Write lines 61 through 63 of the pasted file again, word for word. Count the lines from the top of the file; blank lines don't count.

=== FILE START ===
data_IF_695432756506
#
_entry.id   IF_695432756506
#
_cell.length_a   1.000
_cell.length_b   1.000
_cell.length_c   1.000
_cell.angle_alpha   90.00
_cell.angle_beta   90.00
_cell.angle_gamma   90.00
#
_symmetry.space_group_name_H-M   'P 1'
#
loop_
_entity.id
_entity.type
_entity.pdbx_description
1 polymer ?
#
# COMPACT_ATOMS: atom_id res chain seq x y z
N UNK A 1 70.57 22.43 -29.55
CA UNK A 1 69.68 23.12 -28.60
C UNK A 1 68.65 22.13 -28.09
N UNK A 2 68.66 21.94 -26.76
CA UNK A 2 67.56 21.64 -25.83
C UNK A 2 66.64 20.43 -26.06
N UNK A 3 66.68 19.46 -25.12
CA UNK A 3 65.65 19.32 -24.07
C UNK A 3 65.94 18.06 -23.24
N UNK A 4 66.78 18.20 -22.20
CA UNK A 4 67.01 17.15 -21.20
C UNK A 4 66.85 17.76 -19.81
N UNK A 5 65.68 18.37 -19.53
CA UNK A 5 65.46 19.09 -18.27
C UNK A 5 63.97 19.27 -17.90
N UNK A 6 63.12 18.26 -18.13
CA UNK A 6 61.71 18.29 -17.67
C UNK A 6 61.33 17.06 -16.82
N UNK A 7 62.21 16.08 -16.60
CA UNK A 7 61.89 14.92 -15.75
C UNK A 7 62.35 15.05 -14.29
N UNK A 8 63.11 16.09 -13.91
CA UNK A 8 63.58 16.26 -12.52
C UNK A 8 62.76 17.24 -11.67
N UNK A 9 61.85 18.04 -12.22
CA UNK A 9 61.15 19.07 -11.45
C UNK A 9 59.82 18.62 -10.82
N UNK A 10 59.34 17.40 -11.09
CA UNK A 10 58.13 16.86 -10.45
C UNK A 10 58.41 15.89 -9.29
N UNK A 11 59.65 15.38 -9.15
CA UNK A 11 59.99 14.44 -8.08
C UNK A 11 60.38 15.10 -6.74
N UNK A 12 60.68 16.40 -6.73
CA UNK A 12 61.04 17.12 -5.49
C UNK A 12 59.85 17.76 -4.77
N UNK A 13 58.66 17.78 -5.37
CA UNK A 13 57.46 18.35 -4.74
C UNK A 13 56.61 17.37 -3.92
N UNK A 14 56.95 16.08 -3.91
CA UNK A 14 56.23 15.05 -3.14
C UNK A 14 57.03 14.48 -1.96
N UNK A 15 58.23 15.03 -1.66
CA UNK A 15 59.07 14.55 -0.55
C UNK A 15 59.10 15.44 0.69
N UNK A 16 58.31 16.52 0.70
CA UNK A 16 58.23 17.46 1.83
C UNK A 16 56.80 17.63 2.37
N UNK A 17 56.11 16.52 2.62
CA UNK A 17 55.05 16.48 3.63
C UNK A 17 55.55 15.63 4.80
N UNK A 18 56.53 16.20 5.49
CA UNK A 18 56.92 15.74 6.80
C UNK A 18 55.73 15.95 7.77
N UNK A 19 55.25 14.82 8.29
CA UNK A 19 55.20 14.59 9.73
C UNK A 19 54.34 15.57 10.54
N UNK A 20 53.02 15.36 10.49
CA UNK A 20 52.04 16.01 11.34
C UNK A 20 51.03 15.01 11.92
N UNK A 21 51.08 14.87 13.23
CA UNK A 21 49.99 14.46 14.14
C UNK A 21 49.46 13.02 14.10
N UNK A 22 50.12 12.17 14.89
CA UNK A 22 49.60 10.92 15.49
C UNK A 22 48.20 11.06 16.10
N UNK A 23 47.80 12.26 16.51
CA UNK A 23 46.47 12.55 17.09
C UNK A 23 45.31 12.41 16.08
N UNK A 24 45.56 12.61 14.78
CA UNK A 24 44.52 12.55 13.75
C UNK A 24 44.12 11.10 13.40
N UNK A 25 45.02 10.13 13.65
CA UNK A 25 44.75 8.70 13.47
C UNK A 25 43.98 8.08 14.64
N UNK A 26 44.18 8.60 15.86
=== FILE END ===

CA UNK A 14 56.23 15.05 -3.14
C UNK A 14 57.03 14.48 -1.96
N UNK A 15 58.23 15.03 -1.66